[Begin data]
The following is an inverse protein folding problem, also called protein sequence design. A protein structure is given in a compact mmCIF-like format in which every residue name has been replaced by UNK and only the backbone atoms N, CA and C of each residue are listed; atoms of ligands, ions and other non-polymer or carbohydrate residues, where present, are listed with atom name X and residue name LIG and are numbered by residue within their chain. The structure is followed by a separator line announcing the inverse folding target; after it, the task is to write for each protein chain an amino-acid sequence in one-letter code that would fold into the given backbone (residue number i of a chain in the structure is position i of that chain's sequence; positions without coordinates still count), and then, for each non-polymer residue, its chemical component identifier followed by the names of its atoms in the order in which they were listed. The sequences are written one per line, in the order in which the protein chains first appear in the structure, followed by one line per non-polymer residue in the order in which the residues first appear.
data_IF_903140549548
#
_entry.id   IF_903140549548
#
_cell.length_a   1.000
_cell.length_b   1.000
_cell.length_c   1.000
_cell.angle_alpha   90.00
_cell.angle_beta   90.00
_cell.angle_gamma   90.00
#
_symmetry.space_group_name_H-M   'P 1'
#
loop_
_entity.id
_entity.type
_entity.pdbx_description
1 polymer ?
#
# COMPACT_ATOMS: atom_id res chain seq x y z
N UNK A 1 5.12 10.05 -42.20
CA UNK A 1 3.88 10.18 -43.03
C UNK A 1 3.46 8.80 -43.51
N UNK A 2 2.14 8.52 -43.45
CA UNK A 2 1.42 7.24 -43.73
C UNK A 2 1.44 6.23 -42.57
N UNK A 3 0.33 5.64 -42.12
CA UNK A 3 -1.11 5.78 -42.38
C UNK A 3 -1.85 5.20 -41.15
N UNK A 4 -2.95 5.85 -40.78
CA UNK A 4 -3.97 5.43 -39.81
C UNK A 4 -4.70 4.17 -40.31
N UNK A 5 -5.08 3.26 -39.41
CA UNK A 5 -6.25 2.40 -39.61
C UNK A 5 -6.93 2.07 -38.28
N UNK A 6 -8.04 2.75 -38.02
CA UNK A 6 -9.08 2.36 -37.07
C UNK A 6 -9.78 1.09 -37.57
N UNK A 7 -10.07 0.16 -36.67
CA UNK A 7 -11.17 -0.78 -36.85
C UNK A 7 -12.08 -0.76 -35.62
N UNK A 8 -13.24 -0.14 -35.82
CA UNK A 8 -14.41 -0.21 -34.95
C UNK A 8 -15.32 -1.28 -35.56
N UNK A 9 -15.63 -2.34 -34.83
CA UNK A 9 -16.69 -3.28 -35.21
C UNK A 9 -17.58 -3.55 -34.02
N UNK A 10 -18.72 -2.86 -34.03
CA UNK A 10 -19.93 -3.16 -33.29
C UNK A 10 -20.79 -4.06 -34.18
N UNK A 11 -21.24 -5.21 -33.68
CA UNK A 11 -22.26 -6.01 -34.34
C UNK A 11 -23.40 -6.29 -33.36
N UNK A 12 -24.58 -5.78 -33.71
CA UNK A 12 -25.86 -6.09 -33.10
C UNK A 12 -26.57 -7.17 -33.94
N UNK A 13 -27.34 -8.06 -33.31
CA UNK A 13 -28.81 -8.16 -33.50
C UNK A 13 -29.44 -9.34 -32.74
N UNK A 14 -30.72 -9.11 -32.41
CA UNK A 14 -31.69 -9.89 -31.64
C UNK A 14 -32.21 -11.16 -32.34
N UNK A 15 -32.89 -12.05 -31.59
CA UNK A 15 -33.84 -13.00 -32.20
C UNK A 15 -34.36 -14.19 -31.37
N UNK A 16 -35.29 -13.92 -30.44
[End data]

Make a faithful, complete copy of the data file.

The following is an inverse protein folding problem, also called protein sequence design. A protein structure is given in a compact mmCIF-like format in which every residue name has been replaced by UNK and only the backbone atoms N, CA and C of each residue are listed; atoms of ligands, ions and other non-polymer or carbohydrate residues, where present, are listed with atom name X and residue name LIG and are numbered by residue within their chain. The structure is followed by a separator line announcing the inverse folding target; after it, the task is to write for each protein chain an amino-acid sequence in one-letter code that would fold into the given backbone (residue number i of a chain in the structure is position i of that chain's sequence; positions without coordinates still count), and then, for each non-polymer residue, its chemical component identifier followed by the names of its atoms in the order in which they were listed. The sequences are written one per line, in the order in which the protein chains first appear in the structure, followed by one line per non-polymer residue in the order in which the residues first appear.
data_IF_903140549548
#
_entry.id   IF_903140549548
#
_cell.length_a   1.000
_cell.length_b   1.000
_cell.length_c   1.000
_cell.angle_alpha   90.00
_cell.angle_beta   90.00
_cell.angle_gamma   90.00
#
_symmetry.space_group_name_H-M   'P 1'
#
loop_
_entity.id
_entity.type
_entity.pdbx_description
1 polymer ?
#
# COMPACT_ATOMS: atom_id res chain seq x y z
N UNK A 1 5.12 10.05 -42.20
CA UNK A 1 3.88 10.18 -43.03
C UNK A 1 3.46 8.80 -43.51
N UNK A 2 2.14 8.52 -43.45
CA UNK A 2 1.42 7.24 -43.73
C UNK A 2 1.44 6.23 -42.57
N UNK A 3 0.33 5.64 -42.12
CA UNK A 3 -1.11 5.78 -42.38
C UNK A 3 -1.85 5.20 -41.15
N UNK A 4 -2.95 5.85 -40.78
CA UNK A 4 -3.97 5.43 -39.81
C UNK A 4 -4.70 4.17 -40.31
N UNK A 5 -5.08 3.26 -39.41
CA UNK A 5 -6.25 2.40 -39.61
C UNK A 5 -6.93 2.07 -38.28
N UNK A 6 -8.04 2.75 -38.02
CA UNK A 6 -9.08 2.36 -37.07
C UNK A 6 -9.78 1.09 -37.57
N UNK A 7 -10.07 0.16 -36.67
CA UNK A 7 -11.17 -0.78 -36.85
C UNK A 7 -12.08 -0.76 -35.62
N UNK A 8 -13.24 -0.14 -35.82
CA UNK A 8 -14.41 -0.21 -34.95
C UNK A 8 -15.32 -1.28 -35.56
N UNK A 9 -15.63 -2.34 -34.83
CA UNK A 9 -16.69 -3.28 -35.21
C UNK A 9 -17.58 -3.55 -34.02
N UNK A 10 -18.72 -2.86 -34.03
CA UNK A 10 -19.93 -3.16 -33.29
C UNK A 10 -20.79 -4.06 -34.18
N UNK A 11 -21.24 -5.21 -33.68
CA UNK A 11 -22.26 -6.01 -34.34
C UNK A 11 -23.40 -6.29 -33.36
N UNK A 12 -24.58 -5.78 -33.71
CA UNK A 12 -25.86 -6.09 -33.10
C UNK A 12 -26.57 -7.17 -33.94
N UNK A 13 -27.34 -8.06 -33.31
CA UNK A 13 -28.81 -8.16 -33.50
C UNK A 13 -29.44 -9.34 -32.74
N UNK A 14 -30.72 -9.11 -32.41
CA UNK A 14 -31.69 -9.89 -31.64
C UNK A 14 -32.21 -11.16 -32.34
N UNK A 15 -32.89 -12.05 -31.59
CA UNK A 15 -33.84 -13.00 -32.20
C UNK A 15 -34.36 -14.19 -31.37
N UNK A 16 -35.29 -13.92 -30.44